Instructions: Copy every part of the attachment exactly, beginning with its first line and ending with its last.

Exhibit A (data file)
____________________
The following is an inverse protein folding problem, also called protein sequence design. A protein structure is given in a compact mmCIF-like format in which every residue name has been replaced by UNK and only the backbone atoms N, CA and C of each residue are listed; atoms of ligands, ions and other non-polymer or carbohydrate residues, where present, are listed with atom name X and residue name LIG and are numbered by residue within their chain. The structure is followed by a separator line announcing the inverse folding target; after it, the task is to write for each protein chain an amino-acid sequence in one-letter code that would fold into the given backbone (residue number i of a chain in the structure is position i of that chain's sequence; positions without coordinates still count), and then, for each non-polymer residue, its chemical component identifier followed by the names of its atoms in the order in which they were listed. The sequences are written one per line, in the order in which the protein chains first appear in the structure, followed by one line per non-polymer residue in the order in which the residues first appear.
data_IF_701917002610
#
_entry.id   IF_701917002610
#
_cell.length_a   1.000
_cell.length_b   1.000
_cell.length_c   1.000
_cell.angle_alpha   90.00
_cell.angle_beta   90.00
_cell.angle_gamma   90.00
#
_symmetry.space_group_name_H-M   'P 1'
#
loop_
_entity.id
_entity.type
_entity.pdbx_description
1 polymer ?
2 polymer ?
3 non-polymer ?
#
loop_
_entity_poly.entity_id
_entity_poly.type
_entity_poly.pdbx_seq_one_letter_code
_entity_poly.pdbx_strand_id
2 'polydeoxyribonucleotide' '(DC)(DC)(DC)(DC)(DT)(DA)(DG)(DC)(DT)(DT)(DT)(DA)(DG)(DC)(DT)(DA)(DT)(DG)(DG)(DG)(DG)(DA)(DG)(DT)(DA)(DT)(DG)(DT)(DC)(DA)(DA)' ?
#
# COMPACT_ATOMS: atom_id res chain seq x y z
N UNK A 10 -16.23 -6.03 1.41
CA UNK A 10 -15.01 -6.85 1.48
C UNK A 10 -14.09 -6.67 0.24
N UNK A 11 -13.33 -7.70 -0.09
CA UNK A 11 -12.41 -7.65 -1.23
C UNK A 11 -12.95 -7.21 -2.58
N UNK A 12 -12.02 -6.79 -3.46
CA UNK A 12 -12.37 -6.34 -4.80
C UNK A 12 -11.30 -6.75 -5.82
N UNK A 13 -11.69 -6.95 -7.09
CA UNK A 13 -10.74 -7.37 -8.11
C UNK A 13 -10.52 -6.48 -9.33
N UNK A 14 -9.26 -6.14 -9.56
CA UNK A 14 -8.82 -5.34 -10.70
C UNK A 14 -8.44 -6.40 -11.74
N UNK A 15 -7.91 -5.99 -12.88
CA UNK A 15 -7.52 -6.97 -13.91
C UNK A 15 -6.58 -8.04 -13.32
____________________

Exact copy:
The following is an inverse protein folding problem, also called protein sequence design. A protein structure is given in a compact mmCIF-like format in which every residue name has been replaced by UNK and only the backbone atoms N, CA and C of each residue are listed; atoms of ligands, ions and other non-polymer or carbohydrate residues, where present, are listed with atom name X and residue name LIG and are numbered by residue within their chain. The structure is followed by a separator line announcing the inverse folding target; after it, the task is to write for each protein chain an amino-acid sequence in one-letter code that would fold into the given backbone (residue number i of a chain in the structure is position i of that chain's sequence; positions without coordinates still count), and then, for each non-polymer residue, its chemical component identifier followed by the names of its atoms in the order in which they were listed. The sequences are written one per line, in the order in which the protein chains first appear in the structure, followed by one line per non-polymer residue in the order in which the residues first appear.
data_IF_701917002610
#
_entry.id   IF_701917002610
#
_cell.length_a   1.000
_cell.length_b   1.000
_cell.length_c   1.000
_cell.angle_alpha   90.00
_cell.angle_beta   90.00
_cell.angle_gamma   90.00
#
_symmetry.space_group_name_H-M   'P 1'
#
loop_
_entity.id
_entity.type
_entity.pdbx_description
1 polymer ?
2 polymer ?
3 non-polymer ?
#
loop_
_entity_poly.entity_id
_entity_poly.type
_entity_poly.pdbx_seq_one_letter_code
_entity_poly.pdbx_strand_id
2 'polydeoxyribonucleotide' '(DC)(DC)(DC)(DC)(DT)(DA)(DG)(DC)(DT)(DT)(DT)(DA)(DG)(DC)(DT)(DA)(DT)(DG)(DG)(DG)(DG)(DA)(DG)(DT)(DA)(DT)(DG)(DT)(DC)(DA)(DA)' ?
#
# COMPACT_ATOMS: atom_id res chain seq x y z
N UNK A 10 -16.23 -6.03 1.41
CA UNK A 10 -15.01 -6.85 1.48
C UNK A 10 -14.09 -6.67 0.24
N UNK A 11 -13.33 -7.70 -0.09
CA UNK A 11 -12.41 -7.65 -1.23
C UNK A 11 -12.95 -7.21 -2.58
N UNK A 12 -12.02 -6.79 -3.46
CA UNK A 12 -12.37 -6.34 -4.80
C UNK A 12 -11.30 -6.75 -5.82
N UNK A 13 -11.69 -6.95 -7.09
CA UNK A 13 -10.74 -7.37 -8.11
C UNK A 13 -10.52 -6.48 -9.33
N UNK A 14 -9.26 -6.14 -9.56
CA UNK A 14 -8.82 -5.34 -10.70
C UNK A 14 -8.44 -6.40 -11.74
N UNK A 15 -7.91 -5.99 -12.88
CA UNK A 15 -7.52 -6.97 -13.91
C UNK A 15 -6.58 -8.04 -13.32